Category Archives: Mid-Century style

A Coat For Many Reasons

When I started planning this coat, I could not then have known the many reasons why I am now so happy to have made it.

The journey – and yes, it has been a journey – started with the fabric, offered for sale to me by a reader several years ago.  Simply the provenance of the fabric  – a piece of stamped Ernest Einiger wool, from one of the great mid-century American wool manufacturers, now sadly long gone – was reason enough to give it some extra thought.  I knew I had to wait for the right time to put pattern and scissors to it. When the Pantone Color of 2018 – “Ultraviolet” – an orchid shade of purple – was announced, I knew the time had arrived!

In the meantime, I had given it much thought and the more I looked at it, the more I thought I would be wise to get some construction advice on it.  Happily I was able to go to Baltimore in mid-April for one of Susan Khalje’s week-long Couture Sewing Schools, during which everyone works on their own project.  Usually one is expected to arrive with a pattern selected, and a marked muslin (toile) of her project ready for fitting.  This time was no different, which meant that all my thinking about the best pattern to use for this coat was ready to come to fruition.

Because the fabric is a very heavy coat-weight boucle, I originally looked for a pattern which either did not include buttons and buttonholes (traditionally more difficult to do well on a fabric of this weight), or had slot-seam buttonholes. I thought I had the perfect pattern in this Vogue from 1962. However, when I actually opened out the pattern pieces, I realized it was not going to work.  The kimono sleeves would surely produce drag lines in this heavy fabric, and a double layer of the wool in the shawl collar could be quite bulky.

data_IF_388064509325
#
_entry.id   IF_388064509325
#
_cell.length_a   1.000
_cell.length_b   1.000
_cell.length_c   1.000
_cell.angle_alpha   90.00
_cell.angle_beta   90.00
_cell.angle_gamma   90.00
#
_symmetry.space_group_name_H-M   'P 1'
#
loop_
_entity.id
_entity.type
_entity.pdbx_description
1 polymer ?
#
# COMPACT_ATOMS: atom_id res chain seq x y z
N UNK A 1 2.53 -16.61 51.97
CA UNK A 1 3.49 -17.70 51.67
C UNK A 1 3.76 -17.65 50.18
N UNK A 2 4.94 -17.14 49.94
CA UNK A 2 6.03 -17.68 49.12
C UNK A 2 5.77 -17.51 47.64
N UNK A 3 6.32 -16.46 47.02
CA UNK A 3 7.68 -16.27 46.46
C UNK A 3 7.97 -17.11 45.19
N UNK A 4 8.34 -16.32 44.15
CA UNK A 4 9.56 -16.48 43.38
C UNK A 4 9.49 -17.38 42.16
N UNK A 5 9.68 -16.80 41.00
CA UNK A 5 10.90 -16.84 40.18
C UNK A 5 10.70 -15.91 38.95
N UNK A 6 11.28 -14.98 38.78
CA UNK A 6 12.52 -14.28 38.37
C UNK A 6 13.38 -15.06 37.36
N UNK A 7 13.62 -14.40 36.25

Then I pulled out two more patterns which I thought were possibilities:

The single slot-seam buttonhole in the Mattli pattern was ideal, but all the intersecting seams could be a problem to do well, so I eliminated that one.  The simple lines of the Christian Dior design were lovely, but then there were more buttons, in addition to my evolving thought that this fabric would work well with a pattern which did not have such a narrow silhouette. It was then that I went to a pattern which I had already used:

View A with the longer sleeve for this coat, although I originally made it with the shorter sleeve here.

I love the simple lines of this coat and its well-turned collar, and I especially love my addition of a half belt to the silk coat I made.  I still wasn’t sure what I would/could do about buttons and buttonholes.  Advice from Susan would be very valuable!  As it turned out, she helped me determine that I could do bound buttonholes even on this very substantial wool.  Another fortuitous finding was that this pattern lent itself to showing off the interesting windowpane weave of the boucle, which became much more apparent the further away from it we got.